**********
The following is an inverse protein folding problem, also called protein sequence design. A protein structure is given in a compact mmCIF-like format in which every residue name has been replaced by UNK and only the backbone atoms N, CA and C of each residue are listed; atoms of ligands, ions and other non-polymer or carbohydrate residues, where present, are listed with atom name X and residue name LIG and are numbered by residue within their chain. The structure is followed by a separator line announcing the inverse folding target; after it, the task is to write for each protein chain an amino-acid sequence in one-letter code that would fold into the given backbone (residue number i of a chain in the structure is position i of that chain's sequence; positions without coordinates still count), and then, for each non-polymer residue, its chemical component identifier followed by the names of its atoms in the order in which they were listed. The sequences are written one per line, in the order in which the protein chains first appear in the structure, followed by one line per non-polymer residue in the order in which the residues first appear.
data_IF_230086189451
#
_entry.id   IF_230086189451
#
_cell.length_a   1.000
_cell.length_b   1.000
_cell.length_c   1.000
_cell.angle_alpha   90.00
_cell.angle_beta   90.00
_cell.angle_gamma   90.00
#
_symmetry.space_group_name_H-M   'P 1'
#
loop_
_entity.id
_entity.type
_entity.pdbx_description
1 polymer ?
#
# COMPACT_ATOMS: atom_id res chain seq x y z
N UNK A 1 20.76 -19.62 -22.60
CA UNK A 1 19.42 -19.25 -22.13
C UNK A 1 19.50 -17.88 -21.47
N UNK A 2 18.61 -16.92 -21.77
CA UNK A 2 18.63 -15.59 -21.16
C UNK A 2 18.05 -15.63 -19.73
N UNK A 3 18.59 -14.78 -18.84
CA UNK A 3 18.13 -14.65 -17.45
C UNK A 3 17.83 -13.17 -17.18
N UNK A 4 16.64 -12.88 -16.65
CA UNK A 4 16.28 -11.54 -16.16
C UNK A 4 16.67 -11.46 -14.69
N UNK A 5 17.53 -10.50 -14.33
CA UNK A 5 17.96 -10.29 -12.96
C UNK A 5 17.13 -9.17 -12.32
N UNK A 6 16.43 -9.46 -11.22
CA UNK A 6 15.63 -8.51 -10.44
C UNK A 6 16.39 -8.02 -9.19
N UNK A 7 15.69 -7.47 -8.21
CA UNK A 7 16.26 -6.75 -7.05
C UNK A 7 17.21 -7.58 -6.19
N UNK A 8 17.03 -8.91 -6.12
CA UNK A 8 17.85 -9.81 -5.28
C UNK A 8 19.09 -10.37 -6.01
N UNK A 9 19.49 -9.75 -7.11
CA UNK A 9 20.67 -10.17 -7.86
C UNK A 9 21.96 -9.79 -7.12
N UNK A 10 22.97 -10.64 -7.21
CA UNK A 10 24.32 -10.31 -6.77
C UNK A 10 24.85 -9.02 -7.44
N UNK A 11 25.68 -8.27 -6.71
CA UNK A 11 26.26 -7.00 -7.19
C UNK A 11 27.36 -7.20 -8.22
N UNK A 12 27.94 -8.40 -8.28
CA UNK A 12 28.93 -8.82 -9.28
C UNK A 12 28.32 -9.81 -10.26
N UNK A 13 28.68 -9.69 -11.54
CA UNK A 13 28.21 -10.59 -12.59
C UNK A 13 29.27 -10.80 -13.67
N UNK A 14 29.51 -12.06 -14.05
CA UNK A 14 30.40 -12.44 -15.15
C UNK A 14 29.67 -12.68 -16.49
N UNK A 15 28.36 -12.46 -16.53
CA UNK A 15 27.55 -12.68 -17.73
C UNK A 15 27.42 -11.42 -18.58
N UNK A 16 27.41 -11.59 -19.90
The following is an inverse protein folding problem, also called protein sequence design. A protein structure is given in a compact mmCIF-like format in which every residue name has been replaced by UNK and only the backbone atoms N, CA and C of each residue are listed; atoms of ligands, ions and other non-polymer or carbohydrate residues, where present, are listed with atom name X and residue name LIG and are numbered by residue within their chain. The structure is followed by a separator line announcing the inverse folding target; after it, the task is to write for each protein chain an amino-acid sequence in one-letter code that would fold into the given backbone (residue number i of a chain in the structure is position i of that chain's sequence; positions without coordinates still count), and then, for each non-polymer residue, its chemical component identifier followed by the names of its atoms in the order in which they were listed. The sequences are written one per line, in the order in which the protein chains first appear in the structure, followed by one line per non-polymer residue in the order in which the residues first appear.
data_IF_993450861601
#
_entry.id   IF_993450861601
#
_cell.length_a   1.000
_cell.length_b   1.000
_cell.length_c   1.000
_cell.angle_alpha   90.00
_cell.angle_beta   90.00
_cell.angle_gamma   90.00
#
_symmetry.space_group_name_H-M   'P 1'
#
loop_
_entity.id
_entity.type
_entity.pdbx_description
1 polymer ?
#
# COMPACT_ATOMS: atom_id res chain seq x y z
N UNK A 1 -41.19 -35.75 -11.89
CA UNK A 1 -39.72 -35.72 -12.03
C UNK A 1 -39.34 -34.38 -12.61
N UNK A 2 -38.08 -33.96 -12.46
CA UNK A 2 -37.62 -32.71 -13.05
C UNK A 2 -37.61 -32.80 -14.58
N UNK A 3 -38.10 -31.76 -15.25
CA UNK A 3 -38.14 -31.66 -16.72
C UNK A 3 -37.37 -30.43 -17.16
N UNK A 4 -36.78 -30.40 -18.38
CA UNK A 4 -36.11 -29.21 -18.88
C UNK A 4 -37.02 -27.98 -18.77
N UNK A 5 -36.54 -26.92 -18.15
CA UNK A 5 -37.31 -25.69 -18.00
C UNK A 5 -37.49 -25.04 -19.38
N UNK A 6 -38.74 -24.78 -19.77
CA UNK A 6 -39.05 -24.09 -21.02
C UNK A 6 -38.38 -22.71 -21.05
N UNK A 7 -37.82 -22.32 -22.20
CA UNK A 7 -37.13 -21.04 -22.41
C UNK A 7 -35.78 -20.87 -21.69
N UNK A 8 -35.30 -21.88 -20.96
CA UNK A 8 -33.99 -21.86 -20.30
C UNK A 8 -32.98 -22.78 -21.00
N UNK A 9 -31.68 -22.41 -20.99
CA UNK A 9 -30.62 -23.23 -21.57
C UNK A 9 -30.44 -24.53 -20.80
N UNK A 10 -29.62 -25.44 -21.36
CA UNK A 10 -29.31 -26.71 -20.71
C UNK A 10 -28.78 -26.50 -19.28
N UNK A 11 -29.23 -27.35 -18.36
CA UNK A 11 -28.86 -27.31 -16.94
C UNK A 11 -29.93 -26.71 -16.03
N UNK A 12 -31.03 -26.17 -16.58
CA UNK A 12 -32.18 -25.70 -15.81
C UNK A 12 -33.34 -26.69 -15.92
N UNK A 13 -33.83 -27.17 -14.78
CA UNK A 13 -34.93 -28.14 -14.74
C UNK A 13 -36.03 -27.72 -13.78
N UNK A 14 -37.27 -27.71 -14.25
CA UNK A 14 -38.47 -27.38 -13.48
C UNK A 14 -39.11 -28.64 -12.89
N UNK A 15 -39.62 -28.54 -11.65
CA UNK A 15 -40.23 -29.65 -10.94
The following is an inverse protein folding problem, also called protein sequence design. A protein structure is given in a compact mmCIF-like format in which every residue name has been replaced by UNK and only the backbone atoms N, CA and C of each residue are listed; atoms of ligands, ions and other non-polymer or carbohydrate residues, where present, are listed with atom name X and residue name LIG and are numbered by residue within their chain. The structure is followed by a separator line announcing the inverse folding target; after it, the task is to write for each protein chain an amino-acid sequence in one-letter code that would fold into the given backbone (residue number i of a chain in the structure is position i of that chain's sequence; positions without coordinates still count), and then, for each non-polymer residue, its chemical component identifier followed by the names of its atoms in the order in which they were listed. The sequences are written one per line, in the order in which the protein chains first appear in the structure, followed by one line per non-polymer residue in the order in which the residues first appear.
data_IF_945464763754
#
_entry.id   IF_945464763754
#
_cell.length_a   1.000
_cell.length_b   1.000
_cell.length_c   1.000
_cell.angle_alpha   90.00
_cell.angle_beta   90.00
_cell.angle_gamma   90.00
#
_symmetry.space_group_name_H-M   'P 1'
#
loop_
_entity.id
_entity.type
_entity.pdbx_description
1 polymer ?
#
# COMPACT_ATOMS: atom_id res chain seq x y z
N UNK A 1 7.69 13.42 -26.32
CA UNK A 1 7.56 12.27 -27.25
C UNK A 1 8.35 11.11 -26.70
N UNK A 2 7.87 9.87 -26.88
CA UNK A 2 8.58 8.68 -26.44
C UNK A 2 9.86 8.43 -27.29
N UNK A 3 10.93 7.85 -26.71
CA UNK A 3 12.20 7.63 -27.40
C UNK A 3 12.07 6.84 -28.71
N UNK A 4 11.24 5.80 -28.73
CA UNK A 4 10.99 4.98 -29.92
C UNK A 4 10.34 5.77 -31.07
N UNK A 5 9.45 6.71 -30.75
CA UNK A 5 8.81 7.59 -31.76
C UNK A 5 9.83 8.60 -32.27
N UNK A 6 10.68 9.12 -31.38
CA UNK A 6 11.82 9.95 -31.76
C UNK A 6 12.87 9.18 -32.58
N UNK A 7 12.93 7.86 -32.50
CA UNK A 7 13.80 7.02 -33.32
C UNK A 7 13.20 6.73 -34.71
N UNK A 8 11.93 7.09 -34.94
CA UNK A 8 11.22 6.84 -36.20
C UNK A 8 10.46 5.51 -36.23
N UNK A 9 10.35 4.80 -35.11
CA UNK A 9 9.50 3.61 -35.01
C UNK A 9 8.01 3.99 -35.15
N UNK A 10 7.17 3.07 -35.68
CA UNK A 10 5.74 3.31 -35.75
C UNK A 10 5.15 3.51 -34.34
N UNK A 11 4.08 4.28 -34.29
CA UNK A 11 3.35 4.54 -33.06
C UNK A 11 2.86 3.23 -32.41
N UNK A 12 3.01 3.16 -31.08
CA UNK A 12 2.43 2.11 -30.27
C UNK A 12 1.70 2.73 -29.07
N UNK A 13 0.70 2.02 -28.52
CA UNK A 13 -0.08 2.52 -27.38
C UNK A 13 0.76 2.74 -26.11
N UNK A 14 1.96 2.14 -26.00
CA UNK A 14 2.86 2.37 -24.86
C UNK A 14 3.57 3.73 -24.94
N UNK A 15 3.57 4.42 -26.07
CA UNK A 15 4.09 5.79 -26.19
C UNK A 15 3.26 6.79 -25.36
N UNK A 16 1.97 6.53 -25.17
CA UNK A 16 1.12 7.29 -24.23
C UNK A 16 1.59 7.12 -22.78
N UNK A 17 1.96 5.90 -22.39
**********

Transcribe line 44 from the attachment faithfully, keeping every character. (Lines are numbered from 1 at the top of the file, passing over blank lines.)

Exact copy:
CA UNK A 8 17.85 -9.81 -5.28